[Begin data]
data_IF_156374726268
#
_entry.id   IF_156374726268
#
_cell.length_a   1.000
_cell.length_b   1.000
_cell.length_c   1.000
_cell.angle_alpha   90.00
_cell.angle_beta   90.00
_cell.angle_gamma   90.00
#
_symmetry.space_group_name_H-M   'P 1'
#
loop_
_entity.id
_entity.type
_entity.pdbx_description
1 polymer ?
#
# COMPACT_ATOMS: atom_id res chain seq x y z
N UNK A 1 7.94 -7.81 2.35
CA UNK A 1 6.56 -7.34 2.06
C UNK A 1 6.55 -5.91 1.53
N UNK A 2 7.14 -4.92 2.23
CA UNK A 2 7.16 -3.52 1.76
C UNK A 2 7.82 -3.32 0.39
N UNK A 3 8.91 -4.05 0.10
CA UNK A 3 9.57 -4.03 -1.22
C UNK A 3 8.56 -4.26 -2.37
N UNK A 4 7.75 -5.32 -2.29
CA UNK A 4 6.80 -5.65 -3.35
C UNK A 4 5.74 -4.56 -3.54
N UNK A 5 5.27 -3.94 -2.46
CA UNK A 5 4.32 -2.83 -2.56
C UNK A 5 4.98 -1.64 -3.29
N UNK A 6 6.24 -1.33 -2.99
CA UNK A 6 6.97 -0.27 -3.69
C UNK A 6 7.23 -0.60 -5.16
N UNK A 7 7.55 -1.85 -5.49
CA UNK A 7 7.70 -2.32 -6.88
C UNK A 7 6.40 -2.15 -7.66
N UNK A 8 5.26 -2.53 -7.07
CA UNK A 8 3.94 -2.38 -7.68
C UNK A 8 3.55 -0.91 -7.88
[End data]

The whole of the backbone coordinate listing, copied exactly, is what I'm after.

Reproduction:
data_IF_156374726268
#
_entry.id   IF_156374726268
#
_cell.length_a   1.000
_cell.length_b   1.000
_cell.length_c   1.000
_cell.angle_alpha   90.00
_cell.angle_beta   90.00
_cell.angle_gamma   90.00
#
_symmetry.space_group_name_H-M   'P 1'
#
loop_
_entity.id
_entity.type
_entity.pdbx_description
1 polymer ?
#
# COMPACT_ATOMS: atom_id res chain seq x y z
N UNK A 1 7.94 -7.81 2.35
CA UNK A 1 6.56 -7.34 2.06
C UNK A 1 6.55 -5.91 1.53
N UNK A 2 7.14 -4.92 2.23
CA UNK A 2 7.16 -3.52 1.76
C UNK A 2 7.82 -3.32 0.39
N UNK A 3 8.91 -4.05 0.10
CA UNK A 3 9.57 -4.03 -1.22
C UNK A 3 8.56 -4.26 -2.37
N UNK A 4 7.75 -5.32 -2.29
CA UNK A 4 6.80 -5.65 -3.35
C UNK A 4 5.74 -4.56 -3.54
N UNK A 5 5.27 -3.94 -2.46
CA UNK A 5 4.32 -2.83 -2.56
C UNK A 5 4.98 -1.64 -3.29
N UNK A 6 6.24 -1.33 -2.99
CA UNK A 6 6.97 -0.27 -3.69
C UNK A 6 7.23 -0.60 -5.16
N UNK A 7 7.55 -1.85 -5.49
CA UNK A 7 7.70 -2.32 -6.88
C UNK A 7 6.40 -2.15 -7.66
N UNK A 8 5.26 -2.53 -7.07
CA UNK A 8 3.94 -2.38 -7.68
C UNK A 8 3.55 -0.91 -7.88